Though both my parents were working, they still stuck to middle class mentality. Both of us siblings planned to go in for engineering and that might have been the reason for their caution and thrift. We would demand Archie’s Digest / Hardy Boys whenever we passed by any bookstore. Parents knew when to draw the line and sideline our request. I still remember how we treasured our books – ironing out the creases and dog-ears. My brother was fiercely possessive of his ‘Hot Wheels’ collection even as a teenager and never allowed any visiting kid handle them!
We had our share of fun in college – we’d even bunk a boring lecture now and then and trot to the nearby restaurant in a group for a snack and discussion – on studies, of course, what did you expect? Most of us were focussed – coaching classes had sprouted and many made a beeline to them for improving their scores in SSC and HSC. Very few like us stayed away from the temptation of following the crowd. But then we too ended up for the Test series for more practice. A few of my friends who had opted for the Commerce / Arts stream took up part- time jobs and started earning while learning. But the rush was for Engineering and Medical professions. Were teenage years stressful? Definitely – for the competitive ones! The studious ones were stressed - to get into premier institutes for higher studies, the hardworking ones – to make the cut to professional colleges and the rest – to postpone career options till after a basic degree….."
Aditya – teenager of the last decade
"I’m Aditya. Preeti is my mom and Sanjay my dad. Both of them are IT professionals. You see ours is a ‘DIOK’ family – like so many around. Yes, you’ve guessed it – ‘Double Income One Kid’ family. Though I have working parents, I do get to spend quality time with them. Do I miss a sibling? Not at all! I am the nucleus of the family and everyone revolves round me. Don’t I enjoy all the attention I get! On some weekends the three of us take off on long drives or to some resort at times to unwind ourselves. Otherwise I hang out with my friends while mom and dad are busy with their profession and social life. We believe in respecting our privacy and giving space to one another!
Of course I have an excellent support system in my friends too – and they are just a call away. I can bank on them to rally round me whenever I want. In fact we are together most of our waking hours – at college, then at the coaching classes, at one another’s homes – for combined study and discussions as most of us have very busy parents. Some of my friends are from broken homes; it’s really hard for them. My parents also let me have fun with my friends – we go trekking or biking or simply end up making a round of the hot spots in town or hip hop places or chilling at the malls or movies or pizza places.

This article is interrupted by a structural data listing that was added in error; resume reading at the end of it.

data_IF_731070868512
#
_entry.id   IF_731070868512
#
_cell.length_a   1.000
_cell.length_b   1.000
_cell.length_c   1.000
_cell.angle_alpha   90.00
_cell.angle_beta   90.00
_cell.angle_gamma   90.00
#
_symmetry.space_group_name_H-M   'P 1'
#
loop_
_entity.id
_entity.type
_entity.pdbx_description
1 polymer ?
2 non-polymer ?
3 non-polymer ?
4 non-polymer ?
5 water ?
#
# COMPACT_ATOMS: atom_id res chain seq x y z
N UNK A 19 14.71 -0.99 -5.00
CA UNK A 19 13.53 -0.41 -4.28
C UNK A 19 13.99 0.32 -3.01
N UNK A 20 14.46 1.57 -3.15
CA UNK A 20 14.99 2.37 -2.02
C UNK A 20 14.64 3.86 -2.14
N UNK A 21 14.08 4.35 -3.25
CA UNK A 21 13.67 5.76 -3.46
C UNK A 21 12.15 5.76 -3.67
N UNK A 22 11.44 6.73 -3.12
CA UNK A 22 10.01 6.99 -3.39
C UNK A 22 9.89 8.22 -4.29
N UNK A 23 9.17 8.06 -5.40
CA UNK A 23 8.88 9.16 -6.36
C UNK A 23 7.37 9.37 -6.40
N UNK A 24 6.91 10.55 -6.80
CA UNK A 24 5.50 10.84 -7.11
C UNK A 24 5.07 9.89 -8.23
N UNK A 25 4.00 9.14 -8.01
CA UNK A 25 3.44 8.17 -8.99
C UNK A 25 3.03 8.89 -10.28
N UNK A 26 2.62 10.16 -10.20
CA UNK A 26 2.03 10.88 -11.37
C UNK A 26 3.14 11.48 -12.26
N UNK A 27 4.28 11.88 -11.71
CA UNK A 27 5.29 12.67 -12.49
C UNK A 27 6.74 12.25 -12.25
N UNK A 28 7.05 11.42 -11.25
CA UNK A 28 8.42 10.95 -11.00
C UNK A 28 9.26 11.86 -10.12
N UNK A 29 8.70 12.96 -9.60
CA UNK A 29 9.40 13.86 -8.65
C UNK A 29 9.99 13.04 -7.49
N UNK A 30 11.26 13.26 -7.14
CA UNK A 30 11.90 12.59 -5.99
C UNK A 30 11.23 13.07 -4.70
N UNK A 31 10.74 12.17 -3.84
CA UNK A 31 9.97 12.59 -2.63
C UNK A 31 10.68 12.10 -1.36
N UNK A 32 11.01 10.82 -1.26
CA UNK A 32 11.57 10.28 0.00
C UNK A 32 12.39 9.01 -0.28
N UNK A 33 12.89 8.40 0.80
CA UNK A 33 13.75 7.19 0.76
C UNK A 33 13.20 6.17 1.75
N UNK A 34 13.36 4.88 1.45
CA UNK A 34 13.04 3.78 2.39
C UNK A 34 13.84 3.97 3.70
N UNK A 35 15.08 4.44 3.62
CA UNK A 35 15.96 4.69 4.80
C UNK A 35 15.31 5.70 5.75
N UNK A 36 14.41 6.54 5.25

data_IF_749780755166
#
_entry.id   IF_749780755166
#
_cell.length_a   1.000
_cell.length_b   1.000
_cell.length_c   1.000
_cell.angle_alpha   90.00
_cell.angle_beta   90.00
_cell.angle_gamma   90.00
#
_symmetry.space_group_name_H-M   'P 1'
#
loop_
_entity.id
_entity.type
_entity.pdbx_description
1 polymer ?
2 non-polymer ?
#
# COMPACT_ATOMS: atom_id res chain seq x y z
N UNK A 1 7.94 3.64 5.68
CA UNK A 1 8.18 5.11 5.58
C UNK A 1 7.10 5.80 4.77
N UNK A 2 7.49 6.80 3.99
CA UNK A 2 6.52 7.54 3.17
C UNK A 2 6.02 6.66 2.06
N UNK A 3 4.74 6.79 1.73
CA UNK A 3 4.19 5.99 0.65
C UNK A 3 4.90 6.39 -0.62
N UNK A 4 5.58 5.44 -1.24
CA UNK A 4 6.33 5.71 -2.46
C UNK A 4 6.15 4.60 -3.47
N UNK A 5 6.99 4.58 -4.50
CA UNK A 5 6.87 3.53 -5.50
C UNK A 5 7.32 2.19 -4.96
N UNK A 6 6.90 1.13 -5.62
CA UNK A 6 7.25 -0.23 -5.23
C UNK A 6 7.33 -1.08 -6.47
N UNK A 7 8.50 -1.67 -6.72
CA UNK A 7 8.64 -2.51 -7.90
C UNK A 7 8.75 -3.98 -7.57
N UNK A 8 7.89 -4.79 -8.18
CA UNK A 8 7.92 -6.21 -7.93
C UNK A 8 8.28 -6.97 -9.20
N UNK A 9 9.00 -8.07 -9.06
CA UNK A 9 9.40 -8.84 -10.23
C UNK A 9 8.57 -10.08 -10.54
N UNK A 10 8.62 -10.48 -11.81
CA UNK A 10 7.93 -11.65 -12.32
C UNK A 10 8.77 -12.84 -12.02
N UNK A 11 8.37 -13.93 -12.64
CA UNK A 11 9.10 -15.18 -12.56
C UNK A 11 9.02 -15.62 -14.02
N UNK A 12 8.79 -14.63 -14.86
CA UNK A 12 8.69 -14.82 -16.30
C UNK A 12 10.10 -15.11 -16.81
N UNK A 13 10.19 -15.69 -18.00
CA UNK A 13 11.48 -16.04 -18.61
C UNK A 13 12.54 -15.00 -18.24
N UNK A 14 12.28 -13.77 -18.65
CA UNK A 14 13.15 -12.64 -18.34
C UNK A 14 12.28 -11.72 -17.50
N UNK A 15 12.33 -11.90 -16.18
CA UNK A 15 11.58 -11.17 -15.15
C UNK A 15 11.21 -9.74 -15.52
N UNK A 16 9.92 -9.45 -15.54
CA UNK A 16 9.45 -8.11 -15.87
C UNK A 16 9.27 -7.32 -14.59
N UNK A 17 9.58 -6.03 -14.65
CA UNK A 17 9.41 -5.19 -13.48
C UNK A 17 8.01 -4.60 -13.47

Mom and Dad are very understanding – they know that times are changing and the world is not the same as before. My uncle who noticed that I go in only for branded stuff was quick to mention that he got his first Reebok for his graduation! I am lucky to possess an expensive cell phone and a resplendent bike – to keep in touch and to save time. And whenever I step out of the house I carry at least five hundred rupees if not my credit card – for emergency. Don’t you agree all this is perfectly justified – in the current scenario? But no, my grandma would raise hell about these issues whenever she is around. She’d accuse mom of spoiling me silly and giving me excessive freedom. I don’t blame her – generation gap, you see - but she simply won’t understand. Mom simply lets the storm in the teacup subside on its own. Another thing - I also give lift to my friends Sheela and Ann and Hasina … – we don’t see anything wrong with that. But I tell you, grandma would riddle me with her bullet-stares but I wouldn’t be affected in the least! Don’t I give rides to Alok and Rohit as well? Move on Grandma, times have changed!
If we friends have to move around it has to be on our own vehicle – even girls zoom around on two-wheelers cooing, “Why should boys have all the fun?” Quite right. And they dress up in jeans and top – the most convenient outfit to zip-zap-zoom! We boys on our part love to sport different hair styles and tattoo and ear rings, chains and bracelets. All campuses are abuzz with girls and boys - there’s no distinction – all of us are just students. Many of us are gizmo-geeks – while jogging we’re wired to our iPods. While waiting or even riding anywhere, we’re busy texting or talking on our cell phones. Our backpacks carry our laptops – needed for presentations and assignments. A few lucky ones keep downloading apps on our iPads. And some of us have the ‘Kindle’ for instant access to books/ journals. See we have everything at our finger tips – thanks to internet! We go to college of course – a lot of crowd is outside the classrooms. And we do gain a lot from the animated discussions with our friends. The craze is still for professional colleges – for Engineering and Medicine. Till we land up there, life is a never-ending whirlwind of school/college and tuitions/coaching classes. New fields are opening up and attracting students; fees are skyrocketing. But trust our parents to provide us with the best they can! Things have become highly competitive but all those who can afford, can still make it to the course of their choice. Some who don’t have the inclination or funds, opt for Commerce / Arts stream and they wisely take up Call Centre jobs and get training and a decent pay packet – even as they are swift in adapting themselves to the Western influence. Levi’s, Nike, cell phone, iPod, Blackberry … are symbols of the modern teenager’s status.